[The following letter was issued by the Committee on Academic Freedom of the Middle East Studies Association concerning the removal of Professor Rula Quawas from her position as Dean of the Faculty of Foreign Languages at the University of Jordan after a her students produced and published a video on sexual harrassment. To view the video, click here.]
26 October 2012
Dr. Ikhleif Tarawneh
University of Jordan
Amman 11942, Jordan
Dear President Tarawneh,
I write to you on behalf of the Committee on Academic Freedom (CAF) of the Middle East Studies Association of North America (MESA) to express our concern over the dismissal of Professor Rula Quawas from her position as Dean of the Faculty of Foreign Languages at Jordan University. The circumstances surrounding the termination of Prof. Quawas’ service as dean strongly suggest that this step represents a serious violation of academic freedom.
MESA was founded in 1966 to promote scholarship and teaching on the Middle East and North Africa. It is the preeminent organization in the field. The Association publishes The International Journal of Middle East Studies and has nearly 3,000 members worldwide. MESA is committed to ensuring academic freedom and freedom of expression, both within the region and in connection with the study of the region in North America and elsewhere.
According to her appointment letter issued by then-president Adil al-Tuwaysi, Professor Quawas was appointed Dean of the Faculty of Foreign Languages at Jordan University for a two-year term which began 11 September 2011, pursuant to a decision of the Board of Trustees of 7 September 2011.
In the Fall 2011 semester, Dean Quawas assisted and advised a group of students in her Feminist Theory class in making a short video about sexual harassment experienced by female students on the University of Jordan campus. This video was posted on YouTube six months later, in June 2012, and quickly generated a great deal of discussion and controversy, including in the local print and on-line media. In response, the Vice President of the University of Jordan called Dean Quawas, reportedly furious, demanding an explanation regarding the students’ project. His concern was that the film harmed the university’s reputation. No concern was expressed about the degradation of the learning environment at the university caused by widespread sexual harassment. Dean Quawas’ response was to defend the students’ film as a legitimate product of academic expression and research.
She followed up by sending a letter to you, President Tarawneh, explaining that the production of the film was a class project, but received no response. On 30 August 2012, you met with the Board of Trustees to discuss your proposed changes of Deans, about which the Board reportedly had reservations. On 2 September 2012, Dean Quawas learned from the press that she had been removed from her post—after completing only one year of her two year-term as per her appointment letter. The following day you met briefly with all the deans and informed them that it was your right as a new President, appointed the previous February, to make changes. At no point prior to what can only be described as an extremely unprofessional and demeaning dismissal had you our any other upper-level administrator called Prof. Quawas to discuss her administrative performance as dean or to suggest that there were any problems.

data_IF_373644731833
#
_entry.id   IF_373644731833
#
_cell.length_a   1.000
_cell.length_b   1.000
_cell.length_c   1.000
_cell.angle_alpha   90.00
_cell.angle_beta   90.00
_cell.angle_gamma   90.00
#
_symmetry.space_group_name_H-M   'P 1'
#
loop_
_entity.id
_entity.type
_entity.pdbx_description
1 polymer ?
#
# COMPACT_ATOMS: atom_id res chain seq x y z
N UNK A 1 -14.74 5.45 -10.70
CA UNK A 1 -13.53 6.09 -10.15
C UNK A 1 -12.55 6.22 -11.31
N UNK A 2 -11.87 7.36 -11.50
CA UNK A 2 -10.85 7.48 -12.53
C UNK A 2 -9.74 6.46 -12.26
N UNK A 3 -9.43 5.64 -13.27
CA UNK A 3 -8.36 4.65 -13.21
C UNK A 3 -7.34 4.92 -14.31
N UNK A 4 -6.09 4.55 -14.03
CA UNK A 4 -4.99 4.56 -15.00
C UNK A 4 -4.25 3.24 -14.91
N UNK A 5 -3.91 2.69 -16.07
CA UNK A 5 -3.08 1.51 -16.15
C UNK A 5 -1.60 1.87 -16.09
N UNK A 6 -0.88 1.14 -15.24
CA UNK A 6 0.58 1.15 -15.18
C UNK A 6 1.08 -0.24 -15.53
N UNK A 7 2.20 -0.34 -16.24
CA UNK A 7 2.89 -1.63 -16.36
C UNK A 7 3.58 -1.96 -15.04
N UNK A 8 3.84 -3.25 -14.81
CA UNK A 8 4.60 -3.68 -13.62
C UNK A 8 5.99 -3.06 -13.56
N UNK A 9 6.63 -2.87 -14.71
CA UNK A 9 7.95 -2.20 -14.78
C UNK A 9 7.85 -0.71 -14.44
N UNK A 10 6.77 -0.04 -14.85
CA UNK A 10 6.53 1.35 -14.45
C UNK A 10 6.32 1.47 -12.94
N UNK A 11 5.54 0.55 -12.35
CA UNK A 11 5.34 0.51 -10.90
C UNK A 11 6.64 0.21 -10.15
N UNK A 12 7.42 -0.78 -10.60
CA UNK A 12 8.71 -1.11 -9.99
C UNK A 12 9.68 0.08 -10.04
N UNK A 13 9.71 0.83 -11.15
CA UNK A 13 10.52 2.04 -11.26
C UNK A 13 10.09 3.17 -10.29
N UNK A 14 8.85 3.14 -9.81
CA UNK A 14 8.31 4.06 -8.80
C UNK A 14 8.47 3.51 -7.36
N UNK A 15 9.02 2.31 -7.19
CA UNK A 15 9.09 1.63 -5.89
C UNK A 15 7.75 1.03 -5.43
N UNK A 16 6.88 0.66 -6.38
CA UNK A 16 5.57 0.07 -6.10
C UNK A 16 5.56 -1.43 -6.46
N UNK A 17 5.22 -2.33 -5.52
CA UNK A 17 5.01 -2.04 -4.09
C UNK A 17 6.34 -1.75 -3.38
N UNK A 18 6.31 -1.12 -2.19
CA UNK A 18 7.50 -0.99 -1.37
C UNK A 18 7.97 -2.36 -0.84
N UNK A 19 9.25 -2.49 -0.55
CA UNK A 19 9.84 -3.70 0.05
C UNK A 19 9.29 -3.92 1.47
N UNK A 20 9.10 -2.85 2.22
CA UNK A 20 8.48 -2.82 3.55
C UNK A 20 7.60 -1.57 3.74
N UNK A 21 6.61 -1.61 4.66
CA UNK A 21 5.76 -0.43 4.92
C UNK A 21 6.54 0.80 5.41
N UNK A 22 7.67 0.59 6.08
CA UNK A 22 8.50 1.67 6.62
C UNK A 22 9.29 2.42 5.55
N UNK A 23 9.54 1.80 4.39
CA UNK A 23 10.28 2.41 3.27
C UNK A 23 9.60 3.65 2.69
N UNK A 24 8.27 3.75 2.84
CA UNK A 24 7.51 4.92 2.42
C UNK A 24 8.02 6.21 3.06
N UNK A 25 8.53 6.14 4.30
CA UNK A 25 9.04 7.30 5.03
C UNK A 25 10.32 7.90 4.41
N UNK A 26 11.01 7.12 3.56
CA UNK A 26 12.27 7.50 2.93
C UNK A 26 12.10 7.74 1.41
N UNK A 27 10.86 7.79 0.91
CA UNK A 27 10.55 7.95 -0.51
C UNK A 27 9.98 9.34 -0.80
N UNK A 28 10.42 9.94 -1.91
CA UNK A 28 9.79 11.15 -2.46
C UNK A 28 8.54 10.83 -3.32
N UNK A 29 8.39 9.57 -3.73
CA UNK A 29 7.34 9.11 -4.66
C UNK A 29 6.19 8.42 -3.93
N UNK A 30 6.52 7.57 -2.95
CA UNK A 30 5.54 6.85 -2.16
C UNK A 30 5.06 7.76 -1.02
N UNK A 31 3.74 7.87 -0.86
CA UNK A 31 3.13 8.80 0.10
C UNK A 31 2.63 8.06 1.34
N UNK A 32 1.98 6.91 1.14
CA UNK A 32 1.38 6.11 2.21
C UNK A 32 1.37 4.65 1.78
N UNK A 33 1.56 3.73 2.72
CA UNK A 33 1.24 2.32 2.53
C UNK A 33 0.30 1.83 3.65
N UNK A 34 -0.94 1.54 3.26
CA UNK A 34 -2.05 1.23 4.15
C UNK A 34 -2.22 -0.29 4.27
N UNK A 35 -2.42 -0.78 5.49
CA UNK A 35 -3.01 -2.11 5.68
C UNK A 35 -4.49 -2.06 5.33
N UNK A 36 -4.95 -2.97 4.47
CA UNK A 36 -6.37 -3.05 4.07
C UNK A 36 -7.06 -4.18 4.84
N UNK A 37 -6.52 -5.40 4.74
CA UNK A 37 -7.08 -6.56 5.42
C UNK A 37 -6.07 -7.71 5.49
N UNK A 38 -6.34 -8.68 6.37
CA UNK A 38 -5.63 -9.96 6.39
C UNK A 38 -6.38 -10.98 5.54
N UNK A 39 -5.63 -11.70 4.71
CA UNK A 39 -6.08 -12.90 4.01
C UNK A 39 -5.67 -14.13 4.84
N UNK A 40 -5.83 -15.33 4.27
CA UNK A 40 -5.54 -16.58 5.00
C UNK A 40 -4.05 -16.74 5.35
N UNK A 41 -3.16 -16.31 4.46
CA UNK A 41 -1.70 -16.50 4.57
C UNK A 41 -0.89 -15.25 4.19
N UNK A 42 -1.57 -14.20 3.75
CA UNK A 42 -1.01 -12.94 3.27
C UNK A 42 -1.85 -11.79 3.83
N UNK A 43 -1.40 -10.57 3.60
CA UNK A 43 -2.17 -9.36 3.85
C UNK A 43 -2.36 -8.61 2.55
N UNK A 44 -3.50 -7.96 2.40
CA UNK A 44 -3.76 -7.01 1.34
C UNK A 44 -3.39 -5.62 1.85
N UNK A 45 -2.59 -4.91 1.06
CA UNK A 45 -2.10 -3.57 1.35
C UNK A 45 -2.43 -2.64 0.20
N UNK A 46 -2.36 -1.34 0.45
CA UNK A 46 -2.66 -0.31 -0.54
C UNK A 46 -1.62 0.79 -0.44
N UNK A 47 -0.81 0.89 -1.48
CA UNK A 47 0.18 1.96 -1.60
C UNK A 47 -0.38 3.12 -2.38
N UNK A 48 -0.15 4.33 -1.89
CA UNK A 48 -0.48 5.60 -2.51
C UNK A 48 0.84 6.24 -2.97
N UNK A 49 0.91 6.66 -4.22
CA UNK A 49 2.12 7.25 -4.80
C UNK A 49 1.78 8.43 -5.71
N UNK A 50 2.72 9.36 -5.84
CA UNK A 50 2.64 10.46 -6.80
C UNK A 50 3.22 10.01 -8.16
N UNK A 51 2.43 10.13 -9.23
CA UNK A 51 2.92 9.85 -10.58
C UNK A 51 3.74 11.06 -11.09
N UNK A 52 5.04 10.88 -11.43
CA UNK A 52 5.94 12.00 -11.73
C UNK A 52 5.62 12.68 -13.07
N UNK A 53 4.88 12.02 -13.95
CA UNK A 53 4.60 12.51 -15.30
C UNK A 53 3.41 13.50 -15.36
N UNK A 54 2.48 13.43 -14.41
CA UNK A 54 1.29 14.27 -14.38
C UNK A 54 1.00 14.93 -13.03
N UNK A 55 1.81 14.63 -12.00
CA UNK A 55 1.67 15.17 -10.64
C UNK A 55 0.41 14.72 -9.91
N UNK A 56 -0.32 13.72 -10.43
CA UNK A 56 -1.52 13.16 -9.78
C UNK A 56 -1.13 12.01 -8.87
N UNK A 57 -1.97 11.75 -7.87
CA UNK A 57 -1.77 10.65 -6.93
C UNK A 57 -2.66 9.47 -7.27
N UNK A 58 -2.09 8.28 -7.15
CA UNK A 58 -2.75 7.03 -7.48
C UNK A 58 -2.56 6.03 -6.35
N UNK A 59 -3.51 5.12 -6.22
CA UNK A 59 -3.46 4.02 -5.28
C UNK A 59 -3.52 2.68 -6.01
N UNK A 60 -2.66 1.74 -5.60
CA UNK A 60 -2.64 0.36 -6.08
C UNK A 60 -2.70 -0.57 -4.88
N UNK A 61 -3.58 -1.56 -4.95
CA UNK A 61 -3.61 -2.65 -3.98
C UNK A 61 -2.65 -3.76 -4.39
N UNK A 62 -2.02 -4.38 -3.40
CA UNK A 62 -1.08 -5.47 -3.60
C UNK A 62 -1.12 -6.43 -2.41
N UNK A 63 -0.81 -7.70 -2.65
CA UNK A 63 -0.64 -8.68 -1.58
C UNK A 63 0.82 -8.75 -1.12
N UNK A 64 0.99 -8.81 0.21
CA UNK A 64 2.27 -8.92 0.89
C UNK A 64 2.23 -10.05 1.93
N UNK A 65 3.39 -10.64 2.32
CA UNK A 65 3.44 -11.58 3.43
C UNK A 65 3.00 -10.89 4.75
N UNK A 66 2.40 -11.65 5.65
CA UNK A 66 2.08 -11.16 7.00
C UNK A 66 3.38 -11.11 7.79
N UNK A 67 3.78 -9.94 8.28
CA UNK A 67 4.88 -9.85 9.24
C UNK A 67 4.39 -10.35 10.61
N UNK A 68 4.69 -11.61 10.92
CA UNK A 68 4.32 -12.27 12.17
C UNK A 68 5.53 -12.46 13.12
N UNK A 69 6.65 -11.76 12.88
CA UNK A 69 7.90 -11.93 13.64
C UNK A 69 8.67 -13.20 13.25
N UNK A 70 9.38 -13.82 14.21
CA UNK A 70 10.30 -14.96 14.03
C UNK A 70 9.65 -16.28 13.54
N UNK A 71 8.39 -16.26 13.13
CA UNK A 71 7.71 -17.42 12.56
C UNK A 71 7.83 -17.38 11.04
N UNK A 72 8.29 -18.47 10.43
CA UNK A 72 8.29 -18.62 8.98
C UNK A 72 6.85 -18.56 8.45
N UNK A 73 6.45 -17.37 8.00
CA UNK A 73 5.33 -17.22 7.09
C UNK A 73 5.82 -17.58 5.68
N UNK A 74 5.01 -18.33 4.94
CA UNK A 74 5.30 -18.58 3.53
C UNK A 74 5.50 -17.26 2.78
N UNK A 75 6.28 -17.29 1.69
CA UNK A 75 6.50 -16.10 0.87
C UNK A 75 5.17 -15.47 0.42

In the absence of any documentation of poor performance of her administrative duties, and given the timing of Prof. Quawas’ unseemly dismissal, we can only conclude that she was terminated as dean as a result of her work with the women in her class on the video on sexual harassment.
The University of Jordan has recently touted its intention to enter the ranks of the top 500 universities in the world. We respectfully submit that in order to do so, arbitrary dismissals such as that of Dean Quawas, as well as the systematic and unpunished sexual harassment of female students on the university campus, must come to an end. We, therefore, call upon you to ensure that not only the norms of academic freedom, but also the basic human dignity of all students and faculty on the University of Jordan campus, will henceforth be respected and protected.
We look forward to your response.
Fred M. Donner
Professor of Near Eastern History, University of Chicago
Her Royal Highness Princess Basma Bint Talal, Head of the Jordanian National Commission for Women
His Excellency Professor Khalid Touqan, Chairperson of the Board of Trustees at the University of Jordan
Her Excellency Asma Khader, Secretary-General of the Jordanian National Commission for Women
His Excellency Professor Wajih Owais, Minister of Higher Education and Scientific Research